The impact of globalization can be felt throughout the world in various ways. Among these is the opening of markets to multinational companies worldwide. One of the regions where the impact of globalization is apparent is the Middle East region, particularly the Arab region. The purpose of this article is to investigate the technological changes as they relate to media in the Arab world and the opportunities and challenges they provide to marketers, particularly in the area of advertising. The article outlines the media challenges the Arab region has faced and the opportunities technology has created for advertisers in the region. The article, using secondary data, shows that television and Internet may be the most promising media outlets for advertisers to reach the Arab population.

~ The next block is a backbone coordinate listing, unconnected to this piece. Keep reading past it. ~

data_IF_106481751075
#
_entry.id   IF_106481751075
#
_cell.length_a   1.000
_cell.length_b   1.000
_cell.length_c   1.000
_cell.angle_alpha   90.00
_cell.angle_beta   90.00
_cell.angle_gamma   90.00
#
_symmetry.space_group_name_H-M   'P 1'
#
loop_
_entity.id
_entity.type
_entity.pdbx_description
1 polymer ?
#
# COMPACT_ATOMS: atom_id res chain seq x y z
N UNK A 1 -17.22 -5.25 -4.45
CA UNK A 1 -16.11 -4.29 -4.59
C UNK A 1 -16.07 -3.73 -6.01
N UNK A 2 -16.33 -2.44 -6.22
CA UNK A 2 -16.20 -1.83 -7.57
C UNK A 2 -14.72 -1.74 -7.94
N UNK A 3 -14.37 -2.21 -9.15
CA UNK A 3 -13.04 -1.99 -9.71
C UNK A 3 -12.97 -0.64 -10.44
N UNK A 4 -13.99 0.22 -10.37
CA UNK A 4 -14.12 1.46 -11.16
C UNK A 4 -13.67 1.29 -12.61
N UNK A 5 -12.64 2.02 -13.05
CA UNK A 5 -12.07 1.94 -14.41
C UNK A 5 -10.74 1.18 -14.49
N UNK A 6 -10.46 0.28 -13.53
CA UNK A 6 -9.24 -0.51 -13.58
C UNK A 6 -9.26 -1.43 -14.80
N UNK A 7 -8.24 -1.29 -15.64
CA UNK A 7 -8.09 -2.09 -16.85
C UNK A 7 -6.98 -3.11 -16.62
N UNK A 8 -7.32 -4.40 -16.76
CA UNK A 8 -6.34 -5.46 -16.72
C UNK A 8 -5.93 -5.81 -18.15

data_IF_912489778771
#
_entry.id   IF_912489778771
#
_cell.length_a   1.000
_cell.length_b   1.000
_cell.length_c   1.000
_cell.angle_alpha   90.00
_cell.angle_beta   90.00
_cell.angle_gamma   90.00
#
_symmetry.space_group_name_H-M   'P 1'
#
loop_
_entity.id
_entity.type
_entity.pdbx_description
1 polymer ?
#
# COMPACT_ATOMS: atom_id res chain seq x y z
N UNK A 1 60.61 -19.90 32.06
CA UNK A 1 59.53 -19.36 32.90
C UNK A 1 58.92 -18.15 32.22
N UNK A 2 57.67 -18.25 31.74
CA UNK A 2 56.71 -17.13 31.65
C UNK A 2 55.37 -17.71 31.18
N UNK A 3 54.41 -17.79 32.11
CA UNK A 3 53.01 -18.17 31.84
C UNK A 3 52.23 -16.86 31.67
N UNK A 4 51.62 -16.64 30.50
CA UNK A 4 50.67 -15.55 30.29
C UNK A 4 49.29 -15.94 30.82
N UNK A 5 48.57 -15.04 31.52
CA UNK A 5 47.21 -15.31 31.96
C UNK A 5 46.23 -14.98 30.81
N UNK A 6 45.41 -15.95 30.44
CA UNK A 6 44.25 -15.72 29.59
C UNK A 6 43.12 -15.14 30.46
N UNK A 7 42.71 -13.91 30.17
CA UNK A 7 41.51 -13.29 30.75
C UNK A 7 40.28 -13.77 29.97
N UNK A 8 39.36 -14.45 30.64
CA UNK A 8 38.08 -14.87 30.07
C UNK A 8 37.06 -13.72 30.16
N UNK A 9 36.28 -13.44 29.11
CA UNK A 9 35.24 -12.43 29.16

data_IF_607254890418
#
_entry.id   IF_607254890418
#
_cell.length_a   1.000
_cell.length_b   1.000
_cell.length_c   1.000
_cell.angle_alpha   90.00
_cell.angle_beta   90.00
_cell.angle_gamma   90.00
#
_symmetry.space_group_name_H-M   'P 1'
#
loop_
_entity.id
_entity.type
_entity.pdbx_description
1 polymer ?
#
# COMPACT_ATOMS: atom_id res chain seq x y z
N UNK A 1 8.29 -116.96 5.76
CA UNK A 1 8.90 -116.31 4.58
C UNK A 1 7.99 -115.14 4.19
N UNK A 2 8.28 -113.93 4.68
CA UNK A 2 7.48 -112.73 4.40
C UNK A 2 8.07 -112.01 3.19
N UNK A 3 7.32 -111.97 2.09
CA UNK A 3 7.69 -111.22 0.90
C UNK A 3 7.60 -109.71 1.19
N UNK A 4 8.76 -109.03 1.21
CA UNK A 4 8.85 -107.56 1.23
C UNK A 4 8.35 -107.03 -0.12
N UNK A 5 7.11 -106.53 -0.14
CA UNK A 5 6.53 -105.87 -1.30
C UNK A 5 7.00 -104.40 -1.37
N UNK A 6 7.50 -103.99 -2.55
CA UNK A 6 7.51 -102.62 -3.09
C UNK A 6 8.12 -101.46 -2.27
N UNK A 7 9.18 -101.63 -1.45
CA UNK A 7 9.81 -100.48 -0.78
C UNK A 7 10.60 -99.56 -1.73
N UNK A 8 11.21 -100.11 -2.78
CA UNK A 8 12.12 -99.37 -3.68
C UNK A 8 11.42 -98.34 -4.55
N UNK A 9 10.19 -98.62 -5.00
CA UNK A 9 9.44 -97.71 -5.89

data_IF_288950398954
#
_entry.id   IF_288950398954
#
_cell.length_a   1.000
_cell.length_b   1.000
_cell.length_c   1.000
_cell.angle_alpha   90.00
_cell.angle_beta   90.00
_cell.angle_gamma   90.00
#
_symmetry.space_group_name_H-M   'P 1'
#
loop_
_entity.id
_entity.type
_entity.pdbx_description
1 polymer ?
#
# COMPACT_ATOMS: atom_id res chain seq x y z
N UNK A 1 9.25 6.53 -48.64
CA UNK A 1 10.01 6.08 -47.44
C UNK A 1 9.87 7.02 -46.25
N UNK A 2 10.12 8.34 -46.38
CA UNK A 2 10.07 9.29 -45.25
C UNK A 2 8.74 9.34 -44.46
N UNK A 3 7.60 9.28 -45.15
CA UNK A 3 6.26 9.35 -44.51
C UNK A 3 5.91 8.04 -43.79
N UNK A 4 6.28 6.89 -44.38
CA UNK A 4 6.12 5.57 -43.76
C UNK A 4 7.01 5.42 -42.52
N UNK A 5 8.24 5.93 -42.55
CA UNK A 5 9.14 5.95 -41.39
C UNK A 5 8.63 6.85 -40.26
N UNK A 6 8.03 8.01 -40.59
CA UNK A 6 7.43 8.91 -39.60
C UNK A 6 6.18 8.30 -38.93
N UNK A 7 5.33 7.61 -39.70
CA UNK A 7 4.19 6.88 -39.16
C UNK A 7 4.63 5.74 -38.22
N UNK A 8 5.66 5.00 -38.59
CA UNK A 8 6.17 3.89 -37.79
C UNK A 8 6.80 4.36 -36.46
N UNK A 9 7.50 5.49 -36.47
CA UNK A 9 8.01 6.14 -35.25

Over the past 10 years, there has been an exponential increase in satellite television in the Arab world, with programming ranging from music videos to news, from reality TV programs to Islamic talk shows. Concurrent with this development has been the growth of academic scholarship on understanding the relationship between Arab television and social and political transformations in the Middle East. This article provides an overview of Arab television growth, especially that of pan-Arab satellite channels such as Al-Jazeera, and of scholarship about it. Academic work that focuses on theories of media globalization and the public sphere, and that is in conversation with Western journalism and global media studies, is highlighted.